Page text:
Meche stays winless with loss to Twins
Royals can't cash in chances against Minnesota's Hernandez
KANSAS CITY -- Cold night. Game-time temperature of 41 degrees and a stiff wind that made it feel like 31. Not only were the Royals frozen out at the plate, snow began to fall as they drove home.
Yeah, it was that kind of a night for the Royals. Miserable.
Livan Hernandez and two henchmen from the Minnesota Twins' bullpen ganged up on the Royals, 5-0, with 16,691 hardy, heavily clad fans on hand Friday night at Kauffman Stadium.
Despite the loss, the Royals maintained first place in the American League Central with a 6-4 record.
Gil Meche, the Royals' No. 1 starter, got nailed for all five runs plus a line drive off the bat of Brendan Harris. Meche was struck on his left hamstring but recovered the ball and threw out Harris to end the third inning.
"It was probably one of the hardest-hit balls I've taken off the body. It stung pretty bad. I didn't know what was going to happen going into the dugout," Meche said.
"I never sat down again for the rest of the game. I knew if I would, it'd tighten up and get stiff on me and I wouldn't be able to go out and throw."
Bruised but unbowed, Meche remained in the game for three more innings and shut down the Twins nicely.
"I got my aggressiveness up a little bit, probably from just being so aggravated by giving up five runs and then getting hit in the leg," Meche said. "I pretty much gave it a 'whatever happens' attitude and got through three pretty good innings and got some good punchouts."
Even so, he was dealt his second loss, and both have come courtesy of the Twins and Hernandez.
Four Minnesota runs scurried home in the second inning after Meche had walked two and struck out two.
"He worked behind in the count, uncharacteristically, especially for Gil," manager Trey Hillman said. "When you see him working behind in the count, something's out of sync. I'm sure the conditions had something to do with it, but they're conditions everybody had to go through."
In the frame, Denard Span singled for his first Major League RBI. Carlos Gomez hit a line drive toward left field that Mark Teahen figured he had a chance to catch.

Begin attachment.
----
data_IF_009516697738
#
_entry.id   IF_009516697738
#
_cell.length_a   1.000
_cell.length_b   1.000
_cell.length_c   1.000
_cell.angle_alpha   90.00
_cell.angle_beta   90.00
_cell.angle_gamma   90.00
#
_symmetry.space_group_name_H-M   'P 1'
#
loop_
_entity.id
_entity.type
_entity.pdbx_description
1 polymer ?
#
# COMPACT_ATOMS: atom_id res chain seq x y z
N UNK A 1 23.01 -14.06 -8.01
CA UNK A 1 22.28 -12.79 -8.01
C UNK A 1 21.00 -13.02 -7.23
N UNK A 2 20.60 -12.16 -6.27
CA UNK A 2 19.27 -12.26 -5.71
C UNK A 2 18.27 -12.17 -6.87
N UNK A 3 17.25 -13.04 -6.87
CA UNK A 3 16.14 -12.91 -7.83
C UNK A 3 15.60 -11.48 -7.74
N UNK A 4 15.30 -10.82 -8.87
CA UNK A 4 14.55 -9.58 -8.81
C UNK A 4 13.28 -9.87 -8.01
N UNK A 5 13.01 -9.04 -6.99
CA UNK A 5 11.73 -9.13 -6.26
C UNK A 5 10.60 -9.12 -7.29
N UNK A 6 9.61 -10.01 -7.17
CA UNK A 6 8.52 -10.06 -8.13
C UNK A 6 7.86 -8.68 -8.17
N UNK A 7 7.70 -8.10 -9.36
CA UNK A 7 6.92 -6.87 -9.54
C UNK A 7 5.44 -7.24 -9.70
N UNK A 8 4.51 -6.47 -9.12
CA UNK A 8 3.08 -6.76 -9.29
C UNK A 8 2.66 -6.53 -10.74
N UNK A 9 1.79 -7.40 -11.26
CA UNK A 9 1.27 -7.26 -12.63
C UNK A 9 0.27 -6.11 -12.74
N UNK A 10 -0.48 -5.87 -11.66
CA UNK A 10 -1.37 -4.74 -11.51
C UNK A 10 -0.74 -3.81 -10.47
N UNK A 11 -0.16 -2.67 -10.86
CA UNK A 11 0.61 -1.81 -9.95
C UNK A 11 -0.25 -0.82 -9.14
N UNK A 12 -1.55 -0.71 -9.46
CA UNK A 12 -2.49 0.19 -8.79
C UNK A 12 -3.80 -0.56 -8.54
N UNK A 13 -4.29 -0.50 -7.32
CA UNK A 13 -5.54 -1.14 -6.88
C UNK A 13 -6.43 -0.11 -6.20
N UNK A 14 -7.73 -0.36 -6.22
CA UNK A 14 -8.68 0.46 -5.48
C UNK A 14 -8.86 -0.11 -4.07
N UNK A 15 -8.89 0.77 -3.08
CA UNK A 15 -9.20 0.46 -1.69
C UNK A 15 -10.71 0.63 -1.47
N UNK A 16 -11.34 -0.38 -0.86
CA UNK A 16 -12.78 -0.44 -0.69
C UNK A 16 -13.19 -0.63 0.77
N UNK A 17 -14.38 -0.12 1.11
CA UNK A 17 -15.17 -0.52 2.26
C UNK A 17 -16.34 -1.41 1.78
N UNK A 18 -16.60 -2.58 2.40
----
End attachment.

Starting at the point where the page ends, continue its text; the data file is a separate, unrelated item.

"Off the bat, I felt like I did. Obviously, a line drive is the toughest play in the outfield, but I just kept going back and it just kind of kept riding on me," Teahen said.
The ball went for a two-run double.
"Typically, I think Mark catches that ball," Hillman said. "It's not an easy catch. He was close to it but just couldn't glove it, and things dominoed on Gil from there."
Matt Tolbert followed with an RBI single, and Meche was down, 4-0. Justin Morneau, who'd banged a three-run homer against Meche last Saturday at Minnesota, led off the third with a blast over the right-field wall.
Meantime, Hernandez was yielding hits -- seven in his seven innings -- but no runs. His soft stuff was maddingly efficient.
"Same ole, same ole," Teahen said. "Nothing to blow you away, but he moves it in and out and has some movement. You'd think a guy that throws that slow you should get to. It's aggravating."
The Royals had a bases-loaded chance with one out in the fifth after singles by Alberto Callaspo, Joey Gathright and Teahen. Jose Guillen, his day brightened earlier by the voiding of his 15-day suspension, missed a chance to celebrate. He struck out swinging at a slow curve. Hernandez got Billy Butler on a tap and the threat was snuffed out.
When Hernandez wrapped up his seven innings, Jesse Crain pitched a scoreless eighth inning. Butler singled with two outs, extending his hitting streak to all 10 games (15-for-39, .385) of 2008, but was thrown out trying for a double.
Closer Joe Nathan gave up a two-out double to John Buck in the ninth but notched his third save.
The Royals, who swept the Detroit Tigers and won two of three from the New York Yankees, now have lost three of four games against the Twins.
That was no warming thought on a bitterly cold night for the Royals and Meche.
"I had no problems with the weather," Meche said. "I just didn't pitch well."
Dick Kaegel is a reporter for MLB.com. This story was not subject to the approval of Major League Baseball or its clubs.